, Volume 193, Issue 3, pp 421–429 | Cite as

ATP and NADPH as the driving force of carbon reduction in leaves in relation to thylakoid energization by light

  • Ulvi Gerst
  • Gerald Schönknecht
  • Ulrich Heber


Carbon assimilation of spinach (Spinacia oleracea L.) leaves was measured in the presence of 2000μl· l−1CO2 and 2% O2 in the gas phase to suppress photorespiratory reactions and to reduce stomatal diffusion resistance. Simultaneously, membrane parameters such as modulated chlorophyll fluorescence, oxidation of P700 in the reaction centre of photosystem I, and apparent changes in absorbance at 535 nm were recorded. After light-regulated enzymes were activated at a high irradiance, illumination was changed. About 3 min later (to maintain the previous activation state of enzymes), leaves were shock-frozen and freeze-dried. Chloroplasts were isolated nonaqueously and analysed for ATP, ADP, inorganic phosphate, NADPH and NADP. Observations made under the chosen conditions differed in some important aspects from those commonly observed when leaves are illuminated in air. (i) Not only assimilation, but also the phosphorylation potential [ATP]/([ADP]·[Pi]) increased hyperbolically with irradiance towards saturation. In contrast, the ratio of NADPH to NADP did not change much as irradiances increased from low to high photon flux densities. When ATP, the phosphorylation potential and the assimilatory force, FA (the product of phosphorylation potential and NADPH/NADP ratio), were plotted against assimilation, ATP increased relatively less than assimilation, whereas the phosphorylation potential increased somewhat more steeply than assimilation did. A linear relationship existed between assimilation and FA at lower irradiances. The assimilatory force FA increased more than assimilation did when irradiances were very high. Differences from previous observations, where FA was under some conditions higher at low than at high rates of carbon assimilation, are explained by differences in flux resistances caused not only by stomatal diffusion resistance but also by differences in the activity of light-regulated enzymes, (ii) The relationship between P700 oxidation and a fast absorption change with a maximum close to 520 nm on one hand and carbon assimilation on the other hand was largely linear under the specific conditions of the experiments. A similar linear relationship existed also between the quantum efficiency of electron flow through photosystem II and the quantum efficiency of photosystem I electron transport. (iii) Whereas the increase in non-photochemical fluorescence quenching, qN, was similar to the increase in assimilation, the relationship between light scattering and assimilation was distinctly sigmoidal. Light scattering appeared to be a better indicator of control of photosystem II activity under excessive irradiation than qN. (iv) The results are discussed in relation to the relative significance of chloroplast levels of ATP and NADPH and of the assimilatory force FA in driving carbon assimilation. From the observations, the proton/electron (H+/e) ratio of linear electron transport is suggested to be 3 and the H+/ATP ratio to be 4 in leaves. An H+/e ratio of 3 implies the existence of an obligatory Q-cycle in leaves.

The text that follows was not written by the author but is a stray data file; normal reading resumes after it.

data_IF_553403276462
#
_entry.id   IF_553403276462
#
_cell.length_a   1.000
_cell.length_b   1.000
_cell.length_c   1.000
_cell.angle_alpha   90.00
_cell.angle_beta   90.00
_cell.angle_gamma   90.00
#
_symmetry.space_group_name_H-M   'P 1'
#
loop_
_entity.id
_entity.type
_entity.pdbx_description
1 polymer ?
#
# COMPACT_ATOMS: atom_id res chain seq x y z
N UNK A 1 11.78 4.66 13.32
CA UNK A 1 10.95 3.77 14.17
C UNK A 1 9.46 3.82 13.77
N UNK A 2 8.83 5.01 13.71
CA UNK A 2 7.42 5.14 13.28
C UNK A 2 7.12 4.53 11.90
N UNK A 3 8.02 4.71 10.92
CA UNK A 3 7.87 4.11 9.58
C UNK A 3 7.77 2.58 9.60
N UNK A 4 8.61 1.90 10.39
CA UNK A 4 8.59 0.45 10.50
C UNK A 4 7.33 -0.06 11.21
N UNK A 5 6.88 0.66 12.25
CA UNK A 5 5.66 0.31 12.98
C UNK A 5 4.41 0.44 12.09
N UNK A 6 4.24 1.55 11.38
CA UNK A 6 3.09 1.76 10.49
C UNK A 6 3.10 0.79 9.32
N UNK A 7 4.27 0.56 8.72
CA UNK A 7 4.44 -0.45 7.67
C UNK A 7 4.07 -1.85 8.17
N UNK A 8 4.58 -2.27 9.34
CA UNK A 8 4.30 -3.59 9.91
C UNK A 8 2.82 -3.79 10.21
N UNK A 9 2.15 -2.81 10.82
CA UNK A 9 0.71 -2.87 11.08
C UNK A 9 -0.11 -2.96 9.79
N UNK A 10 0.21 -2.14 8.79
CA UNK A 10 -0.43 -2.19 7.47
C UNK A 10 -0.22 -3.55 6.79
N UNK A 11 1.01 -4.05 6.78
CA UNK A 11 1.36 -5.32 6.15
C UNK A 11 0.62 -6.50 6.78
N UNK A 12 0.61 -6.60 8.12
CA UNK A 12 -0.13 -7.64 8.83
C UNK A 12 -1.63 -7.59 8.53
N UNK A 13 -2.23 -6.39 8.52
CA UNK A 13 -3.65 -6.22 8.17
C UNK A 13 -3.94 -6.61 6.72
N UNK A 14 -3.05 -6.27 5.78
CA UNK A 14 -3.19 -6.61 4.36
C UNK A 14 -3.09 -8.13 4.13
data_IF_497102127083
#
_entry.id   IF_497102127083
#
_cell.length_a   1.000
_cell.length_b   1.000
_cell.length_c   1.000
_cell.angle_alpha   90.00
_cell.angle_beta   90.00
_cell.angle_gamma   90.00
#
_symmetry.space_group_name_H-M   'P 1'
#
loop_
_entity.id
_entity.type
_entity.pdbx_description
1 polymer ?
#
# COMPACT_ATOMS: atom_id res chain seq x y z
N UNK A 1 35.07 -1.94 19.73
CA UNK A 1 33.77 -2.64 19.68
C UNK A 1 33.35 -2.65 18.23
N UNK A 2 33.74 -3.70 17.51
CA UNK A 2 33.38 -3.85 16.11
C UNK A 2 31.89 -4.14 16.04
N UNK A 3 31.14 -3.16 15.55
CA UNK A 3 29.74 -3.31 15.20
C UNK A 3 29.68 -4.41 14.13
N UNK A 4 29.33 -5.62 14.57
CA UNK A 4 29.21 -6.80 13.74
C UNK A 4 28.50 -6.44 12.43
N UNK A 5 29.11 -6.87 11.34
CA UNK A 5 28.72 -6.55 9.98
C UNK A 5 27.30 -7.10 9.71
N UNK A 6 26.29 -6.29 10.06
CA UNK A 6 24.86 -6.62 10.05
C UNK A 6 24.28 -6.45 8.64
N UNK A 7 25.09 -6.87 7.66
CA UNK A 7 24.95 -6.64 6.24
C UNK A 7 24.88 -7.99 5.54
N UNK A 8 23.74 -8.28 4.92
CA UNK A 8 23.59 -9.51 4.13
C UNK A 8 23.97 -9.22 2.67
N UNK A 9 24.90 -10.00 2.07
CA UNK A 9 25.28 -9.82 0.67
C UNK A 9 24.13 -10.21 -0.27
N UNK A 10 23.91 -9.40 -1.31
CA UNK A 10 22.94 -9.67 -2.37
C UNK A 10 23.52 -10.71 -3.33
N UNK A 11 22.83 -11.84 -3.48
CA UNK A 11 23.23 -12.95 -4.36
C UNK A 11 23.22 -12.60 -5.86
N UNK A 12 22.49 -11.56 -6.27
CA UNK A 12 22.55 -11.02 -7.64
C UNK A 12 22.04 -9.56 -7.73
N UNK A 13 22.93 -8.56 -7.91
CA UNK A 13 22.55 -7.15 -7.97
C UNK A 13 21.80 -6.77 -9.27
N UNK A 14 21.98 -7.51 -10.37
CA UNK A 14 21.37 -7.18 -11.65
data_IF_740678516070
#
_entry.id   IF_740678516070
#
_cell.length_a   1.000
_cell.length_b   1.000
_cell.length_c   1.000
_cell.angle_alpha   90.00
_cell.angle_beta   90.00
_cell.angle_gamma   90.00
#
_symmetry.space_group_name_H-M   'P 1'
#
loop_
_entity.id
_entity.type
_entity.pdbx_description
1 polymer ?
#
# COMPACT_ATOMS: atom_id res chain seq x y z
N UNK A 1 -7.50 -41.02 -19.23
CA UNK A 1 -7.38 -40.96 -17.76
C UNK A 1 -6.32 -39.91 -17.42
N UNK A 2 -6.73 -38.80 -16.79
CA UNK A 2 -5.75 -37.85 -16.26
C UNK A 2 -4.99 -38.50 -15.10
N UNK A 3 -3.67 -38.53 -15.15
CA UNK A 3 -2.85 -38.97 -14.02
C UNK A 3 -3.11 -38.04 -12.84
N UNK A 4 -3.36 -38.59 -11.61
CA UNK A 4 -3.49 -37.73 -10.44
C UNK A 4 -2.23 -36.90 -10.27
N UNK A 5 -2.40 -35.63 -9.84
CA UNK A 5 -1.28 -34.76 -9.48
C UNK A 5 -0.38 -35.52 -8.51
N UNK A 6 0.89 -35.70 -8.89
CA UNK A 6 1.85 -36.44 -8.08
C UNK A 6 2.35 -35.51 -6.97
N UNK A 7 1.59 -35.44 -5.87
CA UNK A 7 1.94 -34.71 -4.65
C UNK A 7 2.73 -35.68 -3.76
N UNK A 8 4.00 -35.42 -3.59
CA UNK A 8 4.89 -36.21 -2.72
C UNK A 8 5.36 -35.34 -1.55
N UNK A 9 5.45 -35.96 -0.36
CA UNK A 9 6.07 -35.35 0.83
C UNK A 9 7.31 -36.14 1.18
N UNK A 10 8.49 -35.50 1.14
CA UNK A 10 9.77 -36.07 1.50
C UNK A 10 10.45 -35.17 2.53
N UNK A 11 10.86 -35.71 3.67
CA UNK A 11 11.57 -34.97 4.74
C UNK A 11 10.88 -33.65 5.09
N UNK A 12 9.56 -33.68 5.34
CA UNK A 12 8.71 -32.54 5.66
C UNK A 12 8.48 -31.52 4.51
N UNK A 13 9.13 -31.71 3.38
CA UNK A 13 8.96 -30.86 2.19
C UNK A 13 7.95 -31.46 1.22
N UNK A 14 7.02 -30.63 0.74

Key words

Assimilatory force Chlorophyll fluorescence Light scattering Photosynthesis (phosphorylation) potential P700 oxidation Spinacia 



assimilatory force


fluorescence after long dark adaptation


maximum fluorescence level


steady-state fluorescence




photon flux density

P700 (P700+)

electron-donor pigment in the reaction center of PSI (its oxidized form)


primary quinone acceptor of PSII


photochemical quenching


non-photochemical quenching


relative quantum efficiency of energy conversation at the level of photosystem II


relative quantum efficiency of photosystem II


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Copyright information

© Springer-Verlag 1994

Authors and Affiliations

  • Ulvi Gerst
    • 1
  • Gerald Schönknecht
    • 1
  • Ulrich Heber
    • 1
  1. 1.Julius-von-Sachs-Institut für Biowissenschaften der Universität WürzburgWürzburgGermany

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